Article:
County News Service
May 25, 2016 (San Diego) -- Everyone has ups and downs. Feeling sad or having “the blues” from time to time is normal. However, if those feelings won’t go away, they could be a sign that you have depression.
May is Mental Health Month and is observed in the United States as a way to raise awareness, educate communities and reduce stigma surrounding individuals who suffer from mental illness.
Alfred Aguirre, director for Behavioral Health Services at the County Health and Human Services Agency, says, “Feeling sad and down are normal reactions to everyday struggles and disappointments “Depression is much more than just sadness. It’s a feeling of emptiness and despair that could take hold of your life and won’t go away. Depression makes it tough to function and enjoy life like you used to.”
So how can you tell if you’re depressed?
If you have several of the following signs and symptoms—especially the first two—and they don’t seem to go away, you could be suffering from depression.
- Feeling hopeless and helpless: Your outlook on life is bleak. You feel as if things won’t get better and that there’s nothing you can do about it.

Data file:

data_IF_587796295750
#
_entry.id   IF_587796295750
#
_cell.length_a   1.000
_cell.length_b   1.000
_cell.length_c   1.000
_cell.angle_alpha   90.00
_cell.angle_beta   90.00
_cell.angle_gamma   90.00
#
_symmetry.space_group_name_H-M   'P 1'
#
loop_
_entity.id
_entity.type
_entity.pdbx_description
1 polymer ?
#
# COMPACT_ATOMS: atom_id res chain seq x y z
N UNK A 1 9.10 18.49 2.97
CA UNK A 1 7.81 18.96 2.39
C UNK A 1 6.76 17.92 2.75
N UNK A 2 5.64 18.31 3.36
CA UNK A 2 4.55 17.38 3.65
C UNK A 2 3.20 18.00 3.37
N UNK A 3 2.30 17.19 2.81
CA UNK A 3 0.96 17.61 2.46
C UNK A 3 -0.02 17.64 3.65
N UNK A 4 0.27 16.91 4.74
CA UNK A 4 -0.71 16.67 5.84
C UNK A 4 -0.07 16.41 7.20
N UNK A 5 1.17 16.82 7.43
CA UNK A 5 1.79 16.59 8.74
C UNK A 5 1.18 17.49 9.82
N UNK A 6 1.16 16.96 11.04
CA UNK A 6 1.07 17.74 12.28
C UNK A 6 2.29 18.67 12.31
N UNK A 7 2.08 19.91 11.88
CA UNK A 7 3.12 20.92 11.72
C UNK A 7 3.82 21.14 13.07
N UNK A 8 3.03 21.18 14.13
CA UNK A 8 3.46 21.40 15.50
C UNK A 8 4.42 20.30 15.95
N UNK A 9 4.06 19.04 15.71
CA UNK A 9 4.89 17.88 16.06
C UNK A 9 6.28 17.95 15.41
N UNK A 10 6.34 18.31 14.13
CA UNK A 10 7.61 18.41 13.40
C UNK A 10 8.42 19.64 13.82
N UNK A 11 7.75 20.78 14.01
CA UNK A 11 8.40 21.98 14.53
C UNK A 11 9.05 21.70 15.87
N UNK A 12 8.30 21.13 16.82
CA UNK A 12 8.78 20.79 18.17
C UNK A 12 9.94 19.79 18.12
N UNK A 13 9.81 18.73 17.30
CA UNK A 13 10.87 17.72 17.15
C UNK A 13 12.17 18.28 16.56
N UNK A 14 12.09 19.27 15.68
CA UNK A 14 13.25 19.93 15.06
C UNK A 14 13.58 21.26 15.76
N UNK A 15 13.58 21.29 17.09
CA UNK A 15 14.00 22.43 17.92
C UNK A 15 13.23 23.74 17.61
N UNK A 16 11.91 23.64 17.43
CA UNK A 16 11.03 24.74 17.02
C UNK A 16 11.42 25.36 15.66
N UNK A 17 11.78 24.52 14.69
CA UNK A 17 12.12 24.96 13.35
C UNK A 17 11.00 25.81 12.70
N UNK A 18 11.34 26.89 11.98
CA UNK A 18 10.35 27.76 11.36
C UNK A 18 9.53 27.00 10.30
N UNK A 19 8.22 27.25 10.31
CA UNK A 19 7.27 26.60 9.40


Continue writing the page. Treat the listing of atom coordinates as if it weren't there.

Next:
- Loss of interest in friends and things you used to do: Hanging out with your friends seems like a chore. Your hobbies and social activities now feel like a hassle. You’ve lost your ability to have fun.
- Tired all the time and have aches and pains: You feel physically drained. Even small tasks feel exhausting and endless. You experience physical ailments such as headaches, back pain, and aching muscles.
- Changes in sleep and appetite: You’re either not sleeping or sleeping too much. You experience significant weight gain or loss; your body weight changed by more than 5 percent in a month.
- Trouble concentrating and difficulty with easy tasks: You have trouble focusing, making decisions or remembering things.
- Negative thoughts persist: You have strong feelings of worthlessness or guilt. You are very critical of yourself for perceived faults and mistakes.
- More irritable and aggressive: You feel agitated, restless or even violent. Everything and everyone get on your nerves.
- Drinking more alcohol and engaging in reckless behavior: You use substance abuse as an escape, are gambling compulsively, driving recklessly or doing dangerous sports.
Aguirre advises, “Depression varies from person to person, but there are some common signs and symptoms. The more symptoms you have, the stronger they are and the longer they’ve lasted, the greater the chance that you have depression,” If the symptoms are overwhelming and disabling, that's when it's time to seek help.”
People experiencing a mental health disorder can access services by calling the County’s 24-hour, multilingual Access and Crisis Line at (888) 724-7240. Resources are also available at It’s Up to Us, the County’s suicide prevention and mental health stigma reduction website.